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A syndrome characterized by the abrupt onset of fever; arthritis; raised painful plaques on the limbs, face, and neck; neutrophilic leukocytosis; and dense dermal infiltration with mature neutrophilic polymorphs. Evolution can be favorable or recurrent. Associated diseases are frequent.

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Sweet syndrome
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This young girl with painful skin lesions, mainly on her face (coalescent) and arm, suffers from Sweet syndrome.

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Acute Febrile Neutrophilic Dermatosis; Sweet Disease; Gomm-Button Disease.

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There are four groups of Sweet Syndrome:

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  • Classic/Idiopathic
  • Parainflammatory
  • Paraneoplastic
  • Pregnancy Associated

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The malignant form represents 20% of cases. Pediatric cases account for 8%.

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First described by Robert Douglas Sweet, an English dermatologist, in 1964.

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Hundreds of cases have been described.

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Unclear; Sweet Syndrome seems to be in some cases a response to systemic factors (hematological disease, infection, or drug exposure to granulocyte colony-stimulating factor, minocycline, Bactrim, lithium, furosemide, hydralazine, carbamazepine, and levonorgestrel/ethinyl estradiol). There is a neutrophil mediation, associated neutrophilia, and response to medications that impact neutrophil activity. Tumor necrosis factor is thought to be implicated, as well as type 1 helper T cells.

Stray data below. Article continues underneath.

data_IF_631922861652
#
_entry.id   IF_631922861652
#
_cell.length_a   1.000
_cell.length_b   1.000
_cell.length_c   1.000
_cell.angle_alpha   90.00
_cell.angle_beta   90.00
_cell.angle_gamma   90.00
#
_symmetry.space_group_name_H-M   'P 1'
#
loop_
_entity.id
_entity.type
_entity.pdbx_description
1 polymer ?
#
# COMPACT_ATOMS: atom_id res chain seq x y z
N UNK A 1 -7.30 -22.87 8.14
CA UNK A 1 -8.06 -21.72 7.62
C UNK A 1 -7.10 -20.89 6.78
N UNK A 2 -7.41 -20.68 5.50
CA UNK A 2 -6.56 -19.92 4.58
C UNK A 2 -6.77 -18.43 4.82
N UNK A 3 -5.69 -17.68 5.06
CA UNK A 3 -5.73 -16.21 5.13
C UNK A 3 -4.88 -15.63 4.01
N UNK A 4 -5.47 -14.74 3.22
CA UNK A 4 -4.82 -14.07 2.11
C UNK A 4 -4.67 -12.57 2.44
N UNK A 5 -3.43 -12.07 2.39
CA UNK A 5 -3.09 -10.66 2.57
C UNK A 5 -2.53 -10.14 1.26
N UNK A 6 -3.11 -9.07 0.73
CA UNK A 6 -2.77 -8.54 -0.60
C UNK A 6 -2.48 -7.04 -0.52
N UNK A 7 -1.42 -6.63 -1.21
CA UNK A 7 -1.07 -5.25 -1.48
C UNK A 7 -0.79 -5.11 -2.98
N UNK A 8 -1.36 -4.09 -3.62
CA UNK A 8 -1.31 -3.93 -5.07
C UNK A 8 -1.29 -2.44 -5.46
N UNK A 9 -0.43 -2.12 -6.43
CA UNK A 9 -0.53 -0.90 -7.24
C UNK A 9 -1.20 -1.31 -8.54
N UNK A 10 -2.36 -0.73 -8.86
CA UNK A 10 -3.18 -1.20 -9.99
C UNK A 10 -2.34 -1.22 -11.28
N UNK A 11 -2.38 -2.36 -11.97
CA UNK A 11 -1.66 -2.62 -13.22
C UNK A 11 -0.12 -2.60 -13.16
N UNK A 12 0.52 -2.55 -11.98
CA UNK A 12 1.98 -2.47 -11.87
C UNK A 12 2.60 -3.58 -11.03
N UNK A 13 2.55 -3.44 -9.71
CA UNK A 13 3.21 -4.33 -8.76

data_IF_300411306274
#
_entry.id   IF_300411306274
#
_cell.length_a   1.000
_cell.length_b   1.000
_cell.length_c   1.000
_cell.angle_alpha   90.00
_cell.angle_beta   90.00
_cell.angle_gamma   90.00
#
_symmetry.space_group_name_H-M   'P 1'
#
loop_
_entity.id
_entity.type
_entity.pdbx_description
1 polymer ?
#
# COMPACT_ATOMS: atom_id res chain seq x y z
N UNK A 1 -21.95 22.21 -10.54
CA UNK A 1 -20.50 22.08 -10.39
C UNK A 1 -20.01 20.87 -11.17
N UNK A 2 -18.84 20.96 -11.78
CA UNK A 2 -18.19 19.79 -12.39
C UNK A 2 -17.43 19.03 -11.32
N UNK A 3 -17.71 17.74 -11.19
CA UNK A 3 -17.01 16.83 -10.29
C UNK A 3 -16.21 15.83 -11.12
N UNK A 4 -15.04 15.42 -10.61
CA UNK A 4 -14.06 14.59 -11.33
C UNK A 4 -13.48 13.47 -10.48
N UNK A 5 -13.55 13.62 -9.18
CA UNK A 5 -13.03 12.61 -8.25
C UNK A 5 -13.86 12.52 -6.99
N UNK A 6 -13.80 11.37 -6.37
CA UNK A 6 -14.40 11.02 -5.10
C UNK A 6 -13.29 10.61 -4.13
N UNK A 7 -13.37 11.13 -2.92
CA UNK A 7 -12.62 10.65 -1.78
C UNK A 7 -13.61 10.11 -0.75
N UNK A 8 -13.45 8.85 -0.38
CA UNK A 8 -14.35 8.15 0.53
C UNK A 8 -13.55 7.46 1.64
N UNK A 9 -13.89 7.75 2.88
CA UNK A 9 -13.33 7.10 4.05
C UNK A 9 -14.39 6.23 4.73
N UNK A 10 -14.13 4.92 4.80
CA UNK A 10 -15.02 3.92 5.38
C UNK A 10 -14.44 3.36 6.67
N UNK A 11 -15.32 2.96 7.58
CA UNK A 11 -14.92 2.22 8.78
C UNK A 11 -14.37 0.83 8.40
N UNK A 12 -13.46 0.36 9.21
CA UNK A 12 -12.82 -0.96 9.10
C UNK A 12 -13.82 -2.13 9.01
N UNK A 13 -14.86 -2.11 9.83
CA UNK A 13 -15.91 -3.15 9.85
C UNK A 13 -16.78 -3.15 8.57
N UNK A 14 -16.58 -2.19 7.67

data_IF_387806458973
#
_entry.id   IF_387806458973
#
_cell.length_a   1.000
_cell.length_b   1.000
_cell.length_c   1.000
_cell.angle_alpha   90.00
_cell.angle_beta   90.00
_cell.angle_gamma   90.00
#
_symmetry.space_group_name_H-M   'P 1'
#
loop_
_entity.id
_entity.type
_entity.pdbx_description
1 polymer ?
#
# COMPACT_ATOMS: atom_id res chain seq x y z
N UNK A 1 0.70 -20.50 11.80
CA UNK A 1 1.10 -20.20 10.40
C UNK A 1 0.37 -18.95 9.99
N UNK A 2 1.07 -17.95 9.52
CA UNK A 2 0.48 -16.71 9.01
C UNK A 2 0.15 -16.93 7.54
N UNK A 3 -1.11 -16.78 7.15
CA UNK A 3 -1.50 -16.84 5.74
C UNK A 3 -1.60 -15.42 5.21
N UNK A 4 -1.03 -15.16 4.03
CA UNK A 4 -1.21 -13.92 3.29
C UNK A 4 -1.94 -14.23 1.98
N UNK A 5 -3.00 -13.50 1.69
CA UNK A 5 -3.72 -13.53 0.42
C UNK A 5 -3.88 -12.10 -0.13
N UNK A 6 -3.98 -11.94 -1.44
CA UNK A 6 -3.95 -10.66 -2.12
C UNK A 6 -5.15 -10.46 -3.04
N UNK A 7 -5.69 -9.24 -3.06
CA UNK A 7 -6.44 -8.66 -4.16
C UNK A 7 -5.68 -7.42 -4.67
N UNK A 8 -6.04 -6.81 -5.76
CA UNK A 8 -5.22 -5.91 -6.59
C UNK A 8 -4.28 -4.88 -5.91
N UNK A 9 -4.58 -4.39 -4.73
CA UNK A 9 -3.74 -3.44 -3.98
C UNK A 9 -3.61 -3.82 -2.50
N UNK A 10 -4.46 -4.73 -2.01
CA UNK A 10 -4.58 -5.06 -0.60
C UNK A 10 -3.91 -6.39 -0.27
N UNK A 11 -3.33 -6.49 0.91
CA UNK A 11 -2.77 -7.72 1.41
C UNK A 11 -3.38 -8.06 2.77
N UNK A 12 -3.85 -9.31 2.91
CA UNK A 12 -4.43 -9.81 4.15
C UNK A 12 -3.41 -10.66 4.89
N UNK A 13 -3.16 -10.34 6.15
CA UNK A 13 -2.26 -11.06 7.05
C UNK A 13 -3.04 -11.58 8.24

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Clinically evocated by abrupt fever associated with nodules followed by headache; myalgias and arthralgias are common.

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Skin lesions characteristically affect primarily the face and the extremities in an asymmetric distribution: reddish blue or violaceous papules, plaques that can coalesce into circinate or arcuate plaques, nodules, subepidermal edema pustules. Ulcers and bullae are more common in malignancy-associated disease. A pathergy phenomenon is often associated. Lesions could be mucosal (conjunctivitis), pulmonary (chronic cough or pulmonary infiltrates on chest radiographs), renal (proteinuria, hematuria, and decreased creatinine clearance), skeletal (sterile chronic recurrent multifocal osteomyelitis), or central nervous system (CNS) (cerebrospinal fluid pleocytosis). Other clinical features can include splenomegaly, storage liver disease, thrombocytopenia, and anemia. Associated diseases are frequent: malignancies (myelodysplasia, chronic myelogenous leukemia, acute myeloid leukemia, lymphoma, genitourinary cancers) and systemic disorders (Crohn Disease, Ulcerative Colitis, Sjögren Syndrome, Behçet Disease, Lupus Erythematosus, Rheumatoid Arthritis, and undifferentiated connective-tissue disease).

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Evaluate pulmonary function (clinical, chest radiographs, pulmonary function test if necessary); renal function (clinical, echography); and hepatic function (clinical, biochemical, coagulation, echography). Preoperative laboratory investigations should include full blood count, electrolytes, serum glutamic-oxaloacetic transaminase (SGOT), serum glutamic-pyruvic transaminase (SGPT), urea, and creatinine. Evaluate associated diseases.

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Tolerance of anemia has to be evaluated preoperatively and should require transfusion. Regional anesthesia is not contraindicated but platelet count should be obtained preoperatively and pathergy, i.e., all associated allergic morbid manifestations, should be considered.

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Perioperative fluid regimen and anesthetic drugs dosages should be adapted to renal function. Preoperative stress doses of steroid should be given if necessary. Avoid drugs that trigger Sweet Syndrome.

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Behçet Syndrome: Characterized by ...

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